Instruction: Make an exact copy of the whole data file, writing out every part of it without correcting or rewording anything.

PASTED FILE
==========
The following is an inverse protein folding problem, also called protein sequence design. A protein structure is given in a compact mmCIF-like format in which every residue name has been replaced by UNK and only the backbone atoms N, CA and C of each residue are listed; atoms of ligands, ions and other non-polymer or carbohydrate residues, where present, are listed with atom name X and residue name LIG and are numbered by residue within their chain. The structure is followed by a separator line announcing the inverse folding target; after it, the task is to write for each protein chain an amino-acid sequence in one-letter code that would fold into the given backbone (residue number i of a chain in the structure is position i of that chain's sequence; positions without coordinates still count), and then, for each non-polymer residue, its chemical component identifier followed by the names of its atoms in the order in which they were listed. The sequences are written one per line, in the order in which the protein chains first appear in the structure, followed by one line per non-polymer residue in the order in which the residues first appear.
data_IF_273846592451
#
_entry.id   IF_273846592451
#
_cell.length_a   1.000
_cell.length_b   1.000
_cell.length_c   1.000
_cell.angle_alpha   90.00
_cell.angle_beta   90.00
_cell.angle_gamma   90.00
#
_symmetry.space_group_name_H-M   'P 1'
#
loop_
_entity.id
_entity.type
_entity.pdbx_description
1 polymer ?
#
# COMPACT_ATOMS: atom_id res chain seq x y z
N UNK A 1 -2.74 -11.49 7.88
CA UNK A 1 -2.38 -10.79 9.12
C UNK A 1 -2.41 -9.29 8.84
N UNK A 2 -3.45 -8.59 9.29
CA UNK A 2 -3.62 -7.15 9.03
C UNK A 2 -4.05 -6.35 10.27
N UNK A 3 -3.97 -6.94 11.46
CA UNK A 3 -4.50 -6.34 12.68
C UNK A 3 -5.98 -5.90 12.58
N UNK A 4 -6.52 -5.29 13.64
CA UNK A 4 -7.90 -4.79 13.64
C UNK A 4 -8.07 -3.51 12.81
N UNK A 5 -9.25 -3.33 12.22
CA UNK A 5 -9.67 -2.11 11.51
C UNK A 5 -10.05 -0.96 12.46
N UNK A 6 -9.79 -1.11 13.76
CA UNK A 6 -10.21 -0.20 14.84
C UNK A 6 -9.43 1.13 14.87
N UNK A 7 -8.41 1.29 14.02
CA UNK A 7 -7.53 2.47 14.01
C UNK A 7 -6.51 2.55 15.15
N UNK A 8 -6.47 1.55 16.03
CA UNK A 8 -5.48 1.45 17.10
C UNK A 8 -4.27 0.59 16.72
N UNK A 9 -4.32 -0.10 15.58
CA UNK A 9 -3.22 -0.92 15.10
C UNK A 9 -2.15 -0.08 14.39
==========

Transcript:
The following is an inverse protein folding problem, also called protein sequence design. A protein structure is given in a compact mmCIF-like format in which every residue name has been replaced by UNK and only the backbone atoms N, CA and C of each residue are listed; atoms of ligands, ions and other non-polymer or carbohydrate residues, where present, are listed with atom name X and residue name LIG and are numbered by residue within their chain. The structure is followed by a separator line announcing the inverse folding target; after it, the task is to write for each protein chain an amino-acid sequence in one-letter code that would fold into the given backbone (residue number i of a chain in the structure is position i of that chain's sequence; positions without coordinates still count), and then, for each non-polymer residue, its chemical component identifier followed by the names of its atoms in the order in which they were listed. The sequences are written one per line, in the order in which the protein chains first appear in the structure, followed by one line per non-polymer residue in the order in which the residues first appear.
data_IF_273846592451
#
_entry.id   IF_273846592451
#
_cell.length_a   1.000
_cell.length_b   1.000
_cell.length_c   1.000
_cell.angle_alpha   90.00
_cell.angle_beta   90.00
_cell.angle_gamma   90.00
#
_symmetry.space_group_name_H-M   'P 1'
#
loop_
_entity.id
_entity.type
_entity.pdbx_description
1 polymer ?
#
# COMPACT_ATOMS: atom_id res chain seq x y z
N UNK A 1 -2.74 -11.49 7.88
CA UNK A 1 -2.38 -10.79 9.12
C UNK A 1 -2.41 -9.29 8.84
N UNK A 2 -3.45 -8.59 9.29
CA UNK A 2 -3.62 -7.15 9.03
C UNK A 2 -4.05 -6.35 10.27
N UNK A 3 -3.97 -6.94 11.46
CA UNK A 3 -4.50 -6.34 12.68
C UNK A 3 -5.98 -5.90 12.58
N UNK A 4 -6.52 -5.29 13.64
CA UNK A 4 -7.90 -4.79 13.64
C UNK A 4 -8.07 -3.51 12.81
N UNK A 5 -9.25 -3.33 12.22
CA UNK A 5 -9.67 -2.11 11.51
C UNK A 5 -10.05 -0.96 12.46
N UNK A 6 -9.79 -1.11 13.76
CA UNK A 6 -10.21 -0.20 14.84
C UNK A 6 -9.43 1.13 14.87
N UNK A 7 -8.41 1.29 14.02
CA UNK A 7 -7.53 2.47 14.01
C UNK A 7 -6.51 2.55 15.15
N UNK A 8 -6.47 1.55 16.03
CA UNK A 8 -5.48 1.45 17.10
C UNK A 8 -4.27 0.59 16.72
N UNK A 9 -4.32 -0.10 15.58
CA UNK A 9 -3.22 -0.92 15.10
C UNK A 9 -2.15 -0.08 14.39